Well, we have another harvest in the books this week. Harvest is a great time, as it culminates a year’s worth of work and literally gives you the fruit of your labor. I always tell Mike that whether we have a bumper crop or a lean year, he puts in the same work. It is always a blessing to have enough to pay the bills and have enough to live off of after it is all said and done. Those years that you have more, there is always more metal and dirt to be purchased, pouring it back in the business.
This year we had record yields on soybeans in some fields. Corn’s record was in 2014. With the spotty rains we had this year, each field may have its own story. But we can’t complain, it was a good year.
Yields are not always the story of a good year. This year we were reminded early on that farming is a very dangerous job. After losing a fellow farmer, Gary Brown, in a farm accident, we all were extra conscious of the dangers around us. Lack of sleep, urgency to keep things moving, fluke accidents, they all come into play adding up to the dangers faced.
I was reminded of last fall when I was hauling grain. I was at the Verona farm, hooking the pickup up to wagons on the road. Being aware of traffic on the road, I didn’t want to take any more time than necessary. Doing the same thing I had done countless times in the past, I backed up, lined up, put the pin in the hitch and put the wire in the pin. I jumped in the truck and started pulling. I came to an intersection, turned right, then as I soon negotiated a curve in the road, I saw the most curious thing my rearview window. I noticed the wagon had not taken the curve with me! I curved right and it went straight! Straight into a cornfield. It was like it was in slow motion! But if you followed my description closely, you may have realize that the wagon had to go left of center to cross the road into the cornfield. I realized if someone was coming the other way, the wagon could have taken out another car. It was full and heavy, and the cost could have been much greater than the rows of downed corn my wagon ran over.
There was a lot of praising God going on at that moment, I must tell you. What grace that he kept everyone safe! It was the safest accident imaginable. But I was still puzzled as to how it happened. I went back to the scene and examined the pin, the wire, etc. and took pictures to study. I finally surmised that I didn’t hook it up properly (OBVIOUSLY!) and finally figured out how. The hitch was to fit between the two layers of the wagon tongue, but apparently in my haste, they had both been either over or under the hitch. The wire stripped out. It was just a crazy mistake.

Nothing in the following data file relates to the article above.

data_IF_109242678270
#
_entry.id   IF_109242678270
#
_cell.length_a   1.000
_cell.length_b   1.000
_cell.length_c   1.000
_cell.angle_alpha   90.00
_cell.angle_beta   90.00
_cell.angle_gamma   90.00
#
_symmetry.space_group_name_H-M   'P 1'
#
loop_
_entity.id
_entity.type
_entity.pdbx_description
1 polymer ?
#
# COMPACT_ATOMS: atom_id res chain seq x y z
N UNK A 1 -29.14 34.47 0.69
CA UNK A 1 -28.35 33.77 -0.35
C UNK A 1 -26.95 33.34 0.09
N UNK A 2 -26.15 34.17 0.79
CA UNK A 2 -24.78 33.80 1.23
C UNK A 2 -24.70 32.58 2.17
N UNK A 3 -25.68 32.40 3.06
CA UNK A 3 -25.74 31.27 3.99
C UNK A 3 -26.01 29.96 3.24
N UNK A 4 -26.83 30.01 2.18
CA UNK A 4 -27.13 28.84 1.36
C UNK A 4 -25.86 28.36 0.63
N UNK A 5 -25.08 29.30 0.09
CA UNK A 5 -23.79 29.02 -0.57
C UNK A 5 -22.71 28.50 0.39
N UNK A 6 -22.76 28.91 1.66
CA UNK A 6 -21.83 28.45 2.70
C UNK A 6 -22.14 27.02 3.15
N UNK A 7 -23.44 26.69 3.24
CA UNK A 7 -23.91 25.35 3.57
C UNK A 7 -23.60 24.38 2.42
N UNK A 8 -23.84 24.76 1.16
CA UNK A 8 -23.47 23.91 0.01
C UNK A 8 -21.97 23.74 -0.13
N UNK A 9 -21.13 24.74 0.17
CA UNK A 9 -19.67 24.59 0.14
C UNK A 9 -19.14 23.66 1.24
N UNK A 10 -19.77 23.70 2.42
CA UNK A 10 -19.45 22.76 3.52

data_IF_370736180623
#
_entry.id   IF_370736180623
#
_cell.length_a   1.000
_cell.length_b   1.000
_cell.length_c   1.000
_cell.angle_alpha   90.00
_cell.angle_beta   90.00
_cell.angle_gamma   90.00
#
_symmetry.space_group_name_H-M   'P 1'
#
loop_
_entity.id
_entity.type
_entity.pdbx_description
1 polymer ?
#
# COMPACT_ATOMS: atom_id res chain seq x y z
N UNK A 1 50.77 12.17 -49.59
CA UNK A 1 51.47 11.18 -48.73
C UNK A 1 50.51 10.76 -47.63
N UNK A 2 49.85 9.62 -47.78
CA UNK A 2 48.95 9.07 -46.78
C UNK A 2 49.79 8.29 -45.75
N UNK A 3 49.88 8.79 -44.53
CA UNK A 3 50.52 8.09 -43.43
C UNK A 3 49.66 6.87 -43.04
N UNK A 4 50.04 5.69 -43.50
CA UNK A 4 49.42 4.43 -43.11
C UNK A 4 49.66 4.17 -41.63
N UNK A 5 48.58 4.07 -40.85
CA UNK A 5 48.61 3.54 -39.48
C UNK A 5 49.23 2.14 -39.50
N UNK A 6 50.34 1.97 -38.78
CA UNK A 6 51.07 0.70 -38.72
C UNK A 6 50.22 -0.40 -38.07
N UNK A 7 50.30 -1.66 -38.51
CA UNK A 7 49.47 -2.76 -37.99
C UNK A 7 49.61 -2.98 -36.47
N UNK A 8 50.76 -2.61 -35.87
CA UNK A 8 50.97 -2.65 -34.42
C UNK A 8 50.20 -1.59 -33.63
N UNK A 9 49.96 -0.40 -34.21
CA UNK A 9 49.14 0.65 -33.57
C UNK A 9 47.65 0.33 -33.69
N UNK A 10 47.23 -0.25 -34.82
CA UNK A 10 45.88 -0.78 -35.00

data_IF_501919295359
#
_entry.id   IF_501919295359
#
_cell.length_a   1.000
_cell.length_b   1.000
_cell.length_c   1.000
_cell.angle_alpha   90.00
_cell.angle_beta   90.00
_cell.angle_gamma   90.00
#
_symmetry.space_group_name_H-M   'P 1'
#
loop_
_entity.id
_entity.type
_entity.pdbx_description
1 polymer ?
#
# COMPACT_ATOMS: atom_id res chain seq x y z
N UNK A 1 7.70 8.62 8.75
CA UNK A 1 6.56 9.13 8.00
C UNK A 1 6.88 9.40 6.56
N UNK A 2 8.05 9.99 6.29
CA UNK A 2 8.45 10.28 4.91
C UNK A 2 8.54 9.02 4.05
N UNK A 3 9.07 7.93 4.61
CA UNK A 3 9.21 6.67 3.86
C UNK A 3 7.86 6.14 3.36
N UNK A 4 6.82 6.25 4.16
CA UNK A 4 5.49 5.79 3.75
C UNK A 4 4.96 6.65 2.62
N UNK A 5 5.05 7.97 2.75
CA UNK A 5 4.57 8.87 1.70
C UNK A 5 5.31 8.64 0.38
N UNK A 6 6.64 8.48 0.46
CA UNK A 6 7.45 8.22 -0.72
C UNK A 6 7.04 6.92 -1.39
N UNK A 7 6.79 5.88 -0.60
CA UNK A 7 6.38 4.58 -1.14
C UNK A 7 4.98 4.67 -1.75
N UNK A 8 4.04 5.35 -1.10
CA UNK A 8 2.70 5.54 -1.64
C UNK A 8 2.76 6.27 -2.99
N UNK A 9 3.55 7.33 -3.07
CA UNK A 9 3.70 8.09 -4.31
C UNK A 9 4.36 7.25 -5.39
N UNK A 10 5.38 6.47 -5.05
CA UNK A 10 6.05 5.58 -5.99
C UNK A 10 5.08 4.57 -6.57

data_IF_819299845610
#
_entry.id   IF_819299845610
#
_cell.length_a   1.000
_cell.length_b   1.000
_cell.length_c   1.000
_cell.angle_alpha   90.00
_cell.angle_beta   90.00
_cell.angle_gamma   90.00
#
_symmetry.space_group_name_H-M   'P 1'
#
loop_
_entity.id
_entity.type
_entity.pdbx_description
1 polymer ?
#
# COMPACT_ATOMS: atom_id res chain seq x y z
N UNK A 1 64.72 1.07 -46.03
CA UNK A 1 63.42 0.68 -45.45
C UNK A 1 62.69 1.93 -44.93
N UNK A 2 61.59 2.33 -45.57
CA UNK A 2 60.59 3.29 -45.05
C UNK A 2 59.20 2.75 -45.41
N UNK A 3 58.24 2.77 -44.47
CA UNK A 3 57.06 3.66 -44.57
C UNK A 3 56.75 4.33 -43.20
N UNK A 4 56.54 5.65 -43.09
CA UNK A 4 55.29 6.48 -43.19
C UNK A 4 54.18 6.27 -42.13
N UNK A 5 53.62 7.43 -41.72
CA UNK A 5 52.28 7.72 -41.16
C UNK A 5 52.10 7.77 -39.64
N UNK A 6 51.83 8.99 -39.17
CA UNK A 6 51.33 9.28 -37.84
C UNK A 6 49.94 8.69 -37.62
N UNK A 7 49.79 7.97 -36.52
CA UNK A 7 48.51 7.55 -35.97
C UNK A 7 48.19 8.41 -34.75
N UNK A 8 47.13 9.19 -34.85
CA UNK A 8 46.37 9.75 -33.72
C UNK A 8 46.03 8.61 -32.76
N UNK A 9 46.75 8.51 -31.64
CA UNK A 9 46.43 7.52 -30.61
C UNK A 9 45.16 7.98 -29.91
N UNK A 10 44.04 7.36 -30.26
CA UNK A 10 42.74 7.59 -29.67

So fast forward to this year. (As I type, I realize that putting all of these things in one blog may be a little crazy, as these things don’t usually happen that often!) Last week I had some doozies! We were filling the grain bin. I was emptying the semi (something I haven’t done much at this point in time) and had to raise the bed as I was dumping the corn. As soon as it was high enough, I went back to the back, but as I got there, corn started hitting me in the head (HARD!….like DUMPING!). I ran back to the cab and lowered it. I reluctantly walked back to see how big the pile of corn on the ground was. Well, let’s just say I set a record.
(This picture was after I shoveled a while!)
I found the shovel and did the inevitable…started shoveling. I shoveled, rested, shoveled, etc. Finally, Missy came over and helped me finish. While she and I were shoveling, there was this cable with a hook on it that hung down from the auger (seen in photo above). It kept getting in our way so I just hooked it on something. We got the job done, then rested. She went home and I started supper.
While cooking I couldn’t figure out what I was hearing outside, so went to the porch to find Mike in disbelief. I had forgotten all about the hook (forgot to unhook it). I had hooked it to the back of the truck. When he returned, he jumped in the truck and moved it, and totaled the auger the hook was attached to. We had just bought this used auger in September (one month ago)!
Well, although this was a very regrettable mistake I made, I want to concentrate on the positives. How thankful I am that no one was hurt in this accident. How thankful I am that I had remembered to call the insurance company (one month previous) to add this to our policy. How thankful I am that when Mike bought it, they had two alike and the other one was still sitting on the lot! (Many times finding the right equipment needed is an issue too.) So not only was no one hurt, but it didn’t even hold up the harvest progress to speak of.
As you can see, I am sharing MY mistakes. But don’t think I’m the only one that can make them. Another farmer (who shall remain nameless) at our house lost a couple wagons in transport, and another farmer (who shall remain nameless) locked both sets of keys in the pickup. This all happened within a day or two of my incident. Once again, no one was hurt, and all is now well (with a little help from AAA).
So I choose to look at these things with a thankful heart. One could be negative, but it’s obvious to me that we have been blessed. I have to tell you, though, I’m glad harvest is over this year.